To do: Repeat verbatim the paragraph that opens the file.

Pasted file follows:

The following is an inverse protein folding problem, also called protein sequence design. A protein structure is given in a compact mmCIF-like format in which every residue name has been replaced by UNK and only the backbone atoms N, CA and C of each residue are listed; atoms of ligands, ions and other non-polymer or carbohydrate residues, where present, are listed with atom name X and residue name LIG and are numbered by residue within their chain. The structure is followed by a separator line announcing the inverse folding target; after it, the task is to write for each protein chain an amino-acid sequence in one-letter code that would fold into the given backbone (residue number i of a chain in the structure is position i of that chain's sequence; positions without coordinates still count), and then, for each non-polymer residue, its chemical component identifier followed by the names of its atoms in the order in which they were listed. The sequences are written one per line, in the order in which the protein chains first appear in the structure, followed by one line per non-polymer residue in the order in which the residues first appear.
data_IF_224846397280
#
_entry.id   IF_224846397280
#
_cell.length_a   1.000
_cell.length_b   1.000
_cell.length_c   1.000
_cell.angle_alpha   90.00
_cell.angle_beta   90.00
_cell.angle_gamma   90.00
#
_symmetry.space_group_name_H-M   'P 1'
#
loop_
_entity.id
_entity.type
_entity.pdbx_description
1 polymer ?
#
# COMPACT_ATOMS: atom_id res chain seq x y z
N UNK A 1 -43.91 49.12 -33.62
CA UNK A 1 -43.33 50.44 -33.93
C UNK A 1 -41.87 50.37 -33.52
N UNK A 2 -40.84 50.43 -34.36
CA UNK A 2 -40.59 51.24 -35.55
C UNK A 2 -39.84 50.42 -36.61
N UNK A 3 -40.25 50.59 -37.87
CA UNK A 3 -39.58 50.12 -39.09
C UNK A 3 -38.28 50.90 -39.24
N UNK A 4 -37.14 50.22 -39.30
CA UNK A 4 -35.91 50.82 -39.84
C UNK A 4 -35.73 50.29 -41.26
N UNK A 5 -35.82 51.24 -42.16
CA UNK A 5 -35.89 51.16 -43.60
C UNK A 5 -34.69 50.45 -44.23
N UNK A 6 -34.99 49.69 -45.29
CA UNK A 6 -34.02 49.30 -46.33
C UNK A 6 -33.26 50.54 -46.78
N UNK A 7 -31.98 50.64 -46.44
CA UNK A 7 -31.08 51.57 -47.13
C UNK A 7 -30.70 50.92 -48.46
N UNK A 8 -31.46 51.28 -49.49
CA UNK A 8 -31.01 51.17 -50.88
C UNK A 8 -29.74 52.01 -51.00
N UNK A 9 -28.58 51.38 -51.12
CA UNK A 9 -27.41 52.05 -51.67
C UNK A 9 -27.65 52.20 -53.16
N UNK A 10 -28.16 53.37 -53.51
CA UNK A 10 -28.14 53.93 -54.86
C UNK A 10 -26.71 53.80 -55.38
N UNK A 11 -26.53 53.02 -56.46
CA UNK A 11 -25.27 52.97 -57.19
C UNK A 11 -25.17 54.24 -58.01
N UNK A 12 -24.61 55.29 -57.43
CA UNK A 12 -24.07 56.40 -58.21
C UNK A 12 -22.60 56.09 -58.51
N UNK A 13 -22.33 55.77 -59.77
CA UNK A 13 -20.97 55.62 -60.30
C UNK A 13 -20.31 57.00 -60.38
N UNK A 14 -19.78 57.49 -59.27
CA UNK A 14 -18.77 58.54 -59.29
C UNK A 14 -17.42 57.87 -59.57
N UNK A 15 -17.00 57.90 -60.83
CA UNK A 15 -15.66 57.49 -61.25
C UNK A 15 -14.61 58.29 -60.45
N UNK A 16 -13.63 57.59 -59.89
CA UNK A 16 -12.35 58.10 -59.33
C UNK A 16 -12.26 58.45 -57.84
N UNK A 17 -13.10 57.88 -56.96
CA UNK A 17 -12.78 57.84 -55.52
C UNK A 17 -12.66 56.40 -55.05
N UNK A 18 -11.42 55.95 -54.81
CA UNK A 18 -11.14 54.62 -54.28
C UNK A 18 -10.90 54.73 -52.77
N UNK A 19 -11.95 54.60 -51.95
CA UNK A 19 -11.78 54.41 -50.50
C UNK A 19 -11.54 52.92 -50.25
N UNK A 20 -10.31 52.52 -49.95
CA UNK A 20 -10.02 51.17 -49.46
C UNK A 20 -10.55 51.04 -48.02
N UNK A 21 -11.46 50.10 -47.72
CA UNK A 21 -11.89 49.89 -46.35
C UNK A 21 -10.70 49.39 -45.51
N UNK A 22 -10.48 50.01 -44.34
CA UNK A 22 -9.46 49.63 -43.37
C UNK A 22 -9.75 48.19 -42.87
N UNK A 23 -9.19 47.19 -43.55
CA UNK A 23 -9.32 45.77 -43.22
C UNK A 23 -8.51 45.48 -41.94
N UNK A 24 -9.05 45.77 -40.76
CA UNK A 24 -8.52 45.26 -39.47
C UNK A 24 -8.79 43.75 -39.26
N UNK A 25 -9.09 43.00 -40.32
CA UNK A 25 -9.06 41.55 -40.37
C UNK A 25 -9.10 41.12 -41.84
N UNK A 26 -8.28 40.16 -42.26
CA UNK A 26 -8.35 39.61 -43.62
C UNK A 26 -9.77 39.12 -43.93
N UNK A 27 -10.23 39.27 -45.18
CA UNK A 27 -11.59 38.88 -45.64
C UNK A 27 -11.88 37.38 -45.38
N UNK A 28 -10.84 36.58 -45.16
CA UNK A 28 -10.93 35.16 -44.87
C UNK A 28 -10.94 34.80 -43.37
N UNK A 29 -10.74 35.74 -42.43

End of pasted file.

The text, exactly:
The following is an inverse protein folding problem, also called protein sequence design. A protein structure is given in a compact mmCIF-like format in which every residue name has been replaced by UNK and only the backbone atoms N, CA and C of each residue are listed; atoms of ligands, ions and other non-polymer or carbohydrate residues, where present, are listed with atom name X and residue name LIG and are numbered by residue within their chain. The structure is followed by a separator line announcing the inverse folding target; after it, the task is to write for each protein chain an amino-acid sequence in one-letter code that would fold into the given backbone (residue number i of a chain in the structure is position i of that chain's sequence; positions without coordinates still count), and then, for each non-polymer residue, its chemical component identifier followed by the names of its atoms in the order in which they were listed. The sequences are written one per line, in the order in which the protein chains first appear in the structure, followed by one line per non-polymer residue in the order in which the residues first appear.